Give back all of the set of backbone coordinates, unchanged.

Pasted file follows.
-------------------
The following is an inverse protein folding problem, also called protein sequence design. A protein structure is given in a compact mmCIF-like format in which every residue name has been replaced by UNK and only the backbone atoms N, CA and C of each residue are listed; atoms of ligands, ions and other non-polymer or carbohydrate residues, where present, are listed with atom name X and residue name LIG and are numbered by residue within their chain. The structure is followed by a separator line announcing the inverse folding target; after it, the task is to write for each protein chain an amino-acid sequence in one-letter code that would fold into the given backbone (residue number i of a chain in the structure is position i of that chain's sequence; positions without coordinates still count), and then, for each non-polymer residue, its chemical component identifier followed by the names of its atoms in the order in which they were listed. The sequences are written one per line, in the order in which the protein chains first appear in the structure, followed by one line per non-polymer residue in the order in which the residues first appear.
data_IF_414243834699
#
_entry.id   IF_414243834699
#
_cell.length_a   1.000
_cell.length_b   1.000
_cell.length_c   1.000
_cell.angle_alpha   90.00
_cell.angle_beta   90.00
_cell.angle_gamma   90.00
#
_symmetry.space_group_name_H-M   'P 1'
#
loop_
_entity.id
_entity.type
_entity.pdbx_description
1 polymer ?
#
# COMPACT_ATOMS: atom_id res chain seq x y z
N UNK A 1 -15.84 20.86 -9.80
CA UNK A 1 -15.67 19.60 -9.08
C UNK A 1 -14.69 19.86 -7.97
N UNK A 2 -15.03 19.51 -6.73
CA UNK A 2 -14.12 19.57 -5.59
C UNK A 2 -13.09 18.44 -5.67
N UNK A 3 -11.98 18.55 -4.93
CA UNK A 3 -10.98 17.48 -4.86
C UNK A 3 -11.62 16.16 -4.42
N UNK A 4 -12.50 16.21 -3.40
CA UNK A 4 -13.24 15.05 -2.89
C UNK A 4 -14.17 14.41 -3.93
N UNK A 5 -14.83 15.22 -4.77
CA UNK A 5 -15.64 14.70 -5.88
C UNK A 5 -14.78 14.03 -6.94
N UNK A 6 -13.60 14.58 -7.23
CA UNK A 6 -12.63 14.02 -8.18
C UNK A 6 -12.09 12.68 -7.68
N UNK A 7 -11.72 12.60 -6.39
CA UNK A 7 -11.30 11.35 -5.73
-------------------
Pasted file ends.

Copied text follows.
The following is an inverse protein folding problem, also called protein sequence design. A protein structure is given in a compact mmCIF-like format in which every residue name has been replaced by UNK and only the backbone atoms N, CA and C of each residue are listed; atoms of ligands, ions and other non-polymer or carbohydrate residues, where present, are listed with atom name X and residue name LIG and are numbered by residue within their chain. The structure is followed by a separator line announcing the inverse folding target; after it, the task is to write for each protein chain an amino-acid sequence in one-letter code that would fold into the given backbone (residue number i of a chain in the structure is position i of that chain's sequence; positions without coordinates still count), and then, for each non-polymer residue, its chemical component identifier followed by the names of its atoms in the order in which they were listed. The sequences are written one per line, in the order in which the protein chains first appear in the structure, followed by one line per non-polymer residue in the order in which the residues first appear.
data_IF_414243834699
#
_entry.id   IF_414243834699
#
_cell.length_a   1.000
_cell.length_b   1.000
_cell.length_c   1.000
_cell.angle_alpha   90.00
_cell.angle_beta   90.00
_cell.angle_gamma   90.00
#
_symmetry.space_group_name_H-M   'P 1'
#
loop_
_entity.id
_entity.type
_entity.pdbx_description
1 polymer ?
#
# COMPACT_ATOMS: atom_id res chain seq x y z
N UNK A 1 -15.84 20.86 -9.80
CA UNK A 1 -15.67 19.60 -9.08
C UNK A 1 -14.69 19.86 -7.97
N UNK A 2 -15.03 19.51 -6.73
CA UNK A 2 -14.12 19.57 -5.59
C UNK A 2 -13.09 18.44 -5.67
N UNK A 3 -11.98 18.55 -4.93
CA UNK A 3 -10.98 17.48 -4.86
C UNK A 3 -11.62 16.16 -4.42
N UNK A 4 -12.50 16.21 -3.40
CA UNK A 4 -13.24 15.05 -2.89
C UNK A 4 -14.17 14.41 -3.93
N UNK A 5 -14.83 15.22 -4.77
CA UNK A 5 -15.64 14.70 -5.88
C UNK A 5 -14.78 14.03 -6.94
N UNK A 6 -13.60 14.58 -7.23
CA UNK A 6 -12.63 14.02 -8.18
C UNK A 6 -12.09 12.68 -7.68
N UNK A 7 -11.72 12.60 -6.39
CA UNK A 7 -11.30 11.35 -5.73